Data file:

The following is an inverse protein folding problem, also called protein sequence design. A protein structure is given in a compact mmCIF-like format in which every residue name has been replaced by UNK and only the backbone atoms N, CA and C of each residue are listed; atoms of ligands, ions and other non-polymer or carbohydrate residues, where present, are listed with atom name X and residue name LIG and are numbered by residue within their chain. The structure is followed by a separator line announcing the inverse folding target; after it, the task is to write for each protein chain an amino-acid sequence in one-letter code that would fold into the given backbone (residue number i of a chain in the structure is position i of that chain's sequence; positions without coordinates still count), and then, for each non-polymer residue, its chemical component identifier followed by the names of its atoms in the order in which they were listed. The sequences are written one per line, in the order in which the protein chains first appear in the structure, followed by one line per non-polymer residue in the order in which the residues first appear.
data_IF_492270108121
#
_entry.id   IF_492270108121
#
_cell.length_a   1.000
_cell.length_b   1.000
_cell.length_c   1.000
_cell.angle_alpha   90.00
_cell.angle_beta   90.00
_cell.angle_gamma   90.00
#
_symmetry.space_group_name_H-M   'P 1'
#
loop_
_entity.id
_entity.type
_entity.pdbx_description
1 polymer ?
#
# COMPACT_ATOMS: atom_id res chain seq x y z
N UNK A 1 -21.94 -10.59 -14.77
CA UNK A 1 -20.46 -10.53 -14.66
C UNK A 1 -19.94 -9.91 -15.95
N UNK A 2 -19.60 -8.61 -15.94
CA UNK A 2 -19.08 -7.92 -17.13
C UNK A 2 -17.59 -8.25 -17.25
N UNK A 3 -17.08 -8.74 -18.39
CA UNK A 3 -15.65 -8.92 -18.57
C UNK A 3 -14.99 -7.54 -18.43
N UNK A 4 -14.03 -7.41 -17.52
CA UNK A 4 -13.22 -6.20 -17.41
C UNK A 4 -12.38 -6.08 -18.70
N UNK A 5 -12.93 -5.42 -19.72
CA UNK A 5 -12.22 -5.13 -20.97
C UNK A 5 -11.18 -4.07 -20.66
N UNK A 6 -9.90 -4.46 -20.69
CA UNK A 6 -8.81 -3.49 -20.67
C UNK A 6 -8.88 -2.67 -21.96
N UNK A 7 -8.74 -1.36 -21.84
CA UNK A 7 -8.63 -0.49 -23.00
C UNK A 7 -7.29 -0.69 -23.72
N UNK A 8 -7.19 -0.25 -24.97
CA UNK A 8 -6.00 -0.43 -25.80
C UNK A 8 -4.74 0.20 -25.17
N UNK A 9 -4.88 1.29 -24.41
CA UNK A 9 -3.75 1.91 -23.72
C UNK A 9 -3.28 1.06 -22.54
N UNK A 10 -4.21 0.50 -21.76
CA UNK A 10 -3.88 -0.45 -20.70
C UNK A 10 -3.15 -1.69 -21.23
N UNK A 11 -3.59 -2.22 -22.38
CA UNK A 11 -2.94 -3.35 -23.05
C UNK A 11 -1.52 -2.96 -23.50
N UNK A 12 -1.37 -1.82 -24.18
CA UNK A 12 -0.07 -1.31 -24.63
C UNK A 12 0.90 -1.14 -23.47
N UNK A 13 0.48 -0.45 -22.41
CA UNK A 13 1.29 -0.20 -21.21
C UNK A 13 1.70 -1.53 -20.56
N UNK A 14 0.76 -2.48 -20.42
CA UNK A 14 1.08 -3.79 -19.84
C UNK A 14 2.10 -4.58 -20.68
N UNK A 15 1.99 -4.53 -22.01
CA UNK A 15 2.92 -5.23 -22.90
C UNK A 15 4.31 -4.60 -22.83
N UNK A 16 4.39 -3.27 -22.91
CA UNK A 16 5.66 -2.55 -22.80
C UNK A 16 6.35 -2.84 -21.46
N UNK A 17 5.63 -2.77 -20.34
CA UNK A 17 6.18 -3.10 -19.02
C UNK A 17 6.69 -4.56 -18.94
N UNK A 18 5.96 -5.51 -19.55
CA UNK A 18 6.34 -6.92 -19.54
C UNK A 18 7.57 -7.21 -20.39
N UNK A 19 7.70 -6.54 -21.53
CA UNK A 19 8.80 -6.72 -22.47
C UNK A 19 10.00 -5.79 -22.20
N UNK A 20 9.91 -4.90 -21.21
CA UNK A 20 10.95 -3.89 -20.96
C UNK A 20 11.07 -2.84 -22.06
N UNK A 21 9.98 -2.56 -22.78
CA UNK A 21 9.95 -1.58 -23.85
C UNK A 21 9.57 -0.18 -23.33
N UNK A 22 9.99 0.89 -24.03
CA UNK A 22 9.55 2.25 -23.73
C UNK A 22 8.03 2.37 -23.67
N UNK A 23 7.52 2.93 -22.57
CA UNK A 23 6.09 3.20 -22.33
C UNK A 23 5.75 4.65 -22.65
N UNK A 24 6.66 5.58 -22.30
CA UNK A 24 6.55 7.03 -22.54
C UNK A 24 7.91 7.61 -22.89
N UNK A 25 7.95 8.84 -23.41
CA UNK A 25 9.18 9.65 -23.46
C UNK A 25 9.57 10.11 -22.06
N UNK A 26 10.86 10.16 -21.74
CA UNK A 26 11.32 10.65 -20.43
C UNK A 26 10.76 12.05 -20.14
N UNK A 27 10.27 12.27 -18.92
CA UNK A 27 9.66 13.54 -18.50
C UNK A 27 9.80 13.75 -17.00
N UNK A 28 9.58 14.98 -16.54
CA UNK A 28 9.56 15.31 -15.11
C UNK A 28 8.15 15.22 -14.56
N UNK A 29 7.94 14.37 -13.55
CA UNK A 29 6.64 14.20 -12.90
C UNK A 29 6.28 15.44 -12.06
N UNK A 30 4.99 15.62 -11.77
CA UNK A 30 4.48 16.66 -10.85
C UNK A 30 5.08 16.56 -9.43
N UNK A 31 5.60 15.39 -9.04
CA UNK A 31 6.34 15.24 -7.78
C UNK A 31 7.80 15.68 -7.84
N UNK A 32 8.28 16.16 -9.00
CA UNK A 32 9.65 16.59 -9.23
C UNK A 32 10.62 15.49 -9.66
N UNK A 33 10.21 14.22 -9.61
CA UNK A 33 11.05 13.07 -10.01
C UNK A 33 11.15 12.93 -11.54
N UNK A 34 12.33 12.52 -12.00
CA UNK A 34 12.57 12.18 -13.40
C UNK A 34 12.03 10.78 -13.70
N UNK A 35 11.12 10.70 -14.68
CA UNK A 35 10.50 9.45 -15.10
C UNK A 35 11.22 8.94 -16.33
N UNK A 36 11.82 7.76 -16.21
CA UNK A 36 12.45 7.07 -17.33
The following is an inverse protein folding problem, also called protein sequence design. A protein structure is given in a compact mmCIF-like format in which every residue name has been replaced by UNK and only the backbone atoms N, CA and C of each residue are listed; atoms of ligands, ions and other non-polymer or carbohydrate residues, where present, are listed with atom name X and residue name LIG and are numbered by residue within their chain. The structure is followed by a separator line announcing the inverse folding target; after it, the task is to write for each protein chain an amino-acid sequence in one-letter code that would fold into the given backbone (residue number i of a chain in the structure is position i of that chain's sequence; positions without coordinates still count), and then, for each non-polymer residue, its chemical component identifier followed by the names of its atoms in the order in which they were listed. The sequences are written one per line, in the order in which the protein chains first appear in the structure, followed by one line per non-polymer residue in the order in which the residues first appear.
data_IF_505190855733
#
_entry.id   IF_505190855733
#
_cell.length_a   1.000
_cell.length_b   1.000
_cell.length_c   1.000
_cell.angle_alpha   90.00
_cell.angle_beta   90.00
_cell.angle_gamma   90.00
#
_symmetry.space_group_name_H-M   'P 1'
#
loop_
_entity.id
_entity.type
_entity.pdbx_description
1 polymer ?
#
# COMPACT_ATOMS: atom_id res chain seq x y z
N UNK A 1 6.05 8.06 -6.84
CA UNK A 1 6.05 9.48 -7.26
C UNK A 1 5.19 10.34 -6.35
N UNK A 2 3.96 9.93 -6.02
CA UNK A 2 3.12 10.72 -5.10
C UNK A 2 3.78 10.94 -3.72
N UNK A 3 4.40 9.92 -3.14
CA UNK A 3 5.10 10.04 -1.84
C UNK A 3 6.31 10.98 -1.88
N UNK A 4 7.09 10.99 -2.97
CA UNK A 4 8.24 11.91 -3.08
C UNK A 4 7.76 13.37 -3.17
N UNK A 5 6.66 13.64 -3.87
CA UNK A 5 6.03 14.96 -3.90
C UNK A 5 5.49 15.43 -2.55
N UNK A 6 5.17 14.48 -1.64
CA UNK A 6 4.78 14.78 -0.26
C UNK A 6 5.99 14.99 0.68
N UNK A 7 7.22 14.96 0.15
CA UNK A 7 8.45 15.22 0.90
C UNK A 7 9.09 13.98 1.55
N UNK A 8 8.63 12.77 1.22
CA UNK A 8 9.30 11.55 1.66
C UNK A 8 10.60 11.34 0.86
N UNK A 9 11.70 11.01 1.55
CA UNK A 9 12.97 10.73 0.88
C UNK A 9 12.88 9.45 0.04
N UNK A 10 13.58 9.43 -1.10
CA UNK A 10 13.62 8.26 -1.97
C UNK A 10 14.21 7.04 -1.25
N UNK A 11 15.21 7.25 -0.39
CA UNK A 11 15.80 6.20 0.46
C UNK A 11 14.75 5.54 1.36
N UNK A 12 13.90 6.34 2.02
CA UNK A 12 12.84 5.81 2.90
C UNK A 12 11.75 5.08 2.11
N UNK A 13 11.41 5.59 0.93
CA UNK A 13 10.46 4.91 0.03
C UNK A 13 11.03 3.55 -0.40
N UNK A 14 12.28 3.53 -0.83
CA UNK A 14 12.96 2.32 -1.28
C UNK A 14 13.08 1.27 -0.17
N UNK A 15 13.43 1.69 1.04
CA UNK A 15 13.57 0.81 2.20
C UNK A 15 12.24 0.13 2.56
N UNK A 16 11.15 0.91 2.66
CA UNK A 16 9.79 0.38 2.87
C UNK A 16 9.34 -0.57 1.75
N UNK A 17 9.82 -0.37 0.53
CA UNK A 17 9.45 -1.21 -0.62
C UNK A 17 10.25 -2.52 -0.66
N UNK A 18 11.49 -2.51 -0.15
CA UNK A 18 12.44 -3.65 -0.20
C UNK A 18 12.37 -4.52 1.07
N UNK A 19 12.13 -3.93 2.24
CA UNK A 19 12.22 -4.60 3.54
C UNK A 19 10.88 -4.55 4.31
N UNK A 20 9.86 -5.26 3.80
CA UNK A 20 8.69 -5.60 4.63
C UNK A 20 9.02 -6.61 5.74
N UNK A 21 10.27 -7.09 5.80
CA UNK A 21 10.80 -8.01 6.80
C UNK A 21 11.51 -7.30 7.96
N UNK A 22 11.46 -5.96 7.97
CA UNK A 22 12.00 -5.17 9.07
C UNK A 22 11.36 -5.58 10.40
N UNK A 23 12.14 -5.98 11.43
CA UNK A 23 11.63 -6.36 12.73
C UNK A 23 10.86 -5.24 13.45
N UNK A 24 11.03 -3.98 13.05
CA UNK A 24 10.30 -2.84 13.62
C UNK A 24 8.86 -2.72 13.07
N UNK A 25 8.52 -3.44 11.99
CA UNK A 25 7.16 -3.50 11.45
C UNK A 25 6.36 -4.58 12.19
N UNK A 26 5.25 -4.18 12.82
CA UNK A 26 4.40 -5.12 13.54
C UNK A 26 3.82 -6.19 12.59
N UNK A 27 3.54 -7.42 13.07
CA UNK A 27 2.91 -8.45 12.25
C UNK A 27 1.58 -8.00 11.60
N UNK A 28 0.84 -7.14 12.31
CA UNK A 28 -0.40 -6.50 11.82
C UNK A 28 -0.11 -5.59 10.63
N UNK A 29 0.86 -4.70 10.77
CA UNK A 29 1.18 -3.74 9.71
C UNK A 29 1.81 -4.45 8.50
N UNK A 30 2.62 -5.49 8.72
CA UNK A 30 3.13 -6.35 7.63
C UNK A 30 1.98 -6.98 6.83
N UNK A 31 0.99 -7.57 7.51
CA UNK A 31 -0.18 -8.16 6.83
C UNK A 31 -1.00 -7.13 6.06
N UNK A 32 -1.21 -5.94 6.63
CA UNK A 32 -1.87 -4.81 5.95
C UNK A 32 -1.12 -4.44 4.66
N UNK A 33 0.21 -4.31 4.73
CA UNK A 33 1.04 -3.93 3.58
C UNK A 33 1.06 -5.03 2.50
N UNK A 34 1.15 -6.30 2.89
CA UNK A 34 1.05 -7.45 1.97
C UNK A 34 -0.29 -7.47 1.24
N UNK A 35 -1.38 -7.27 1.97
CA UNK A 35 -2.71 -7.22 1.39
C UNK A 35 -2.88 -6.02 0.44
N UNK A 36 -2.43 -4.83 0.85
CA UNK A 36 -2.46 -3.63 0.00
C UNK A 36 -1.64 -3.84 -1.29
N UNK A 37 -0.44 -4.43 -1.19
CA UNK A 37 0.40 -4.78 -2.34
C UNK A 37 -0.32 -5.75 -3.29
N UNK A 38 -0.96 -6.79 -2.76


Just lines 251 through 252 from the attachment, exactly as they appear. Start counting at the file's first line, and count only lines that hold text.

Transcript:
C UNK A 34 -0.29 -7.47 1.24
N UNK A 35 -1.38 -7.27 1.97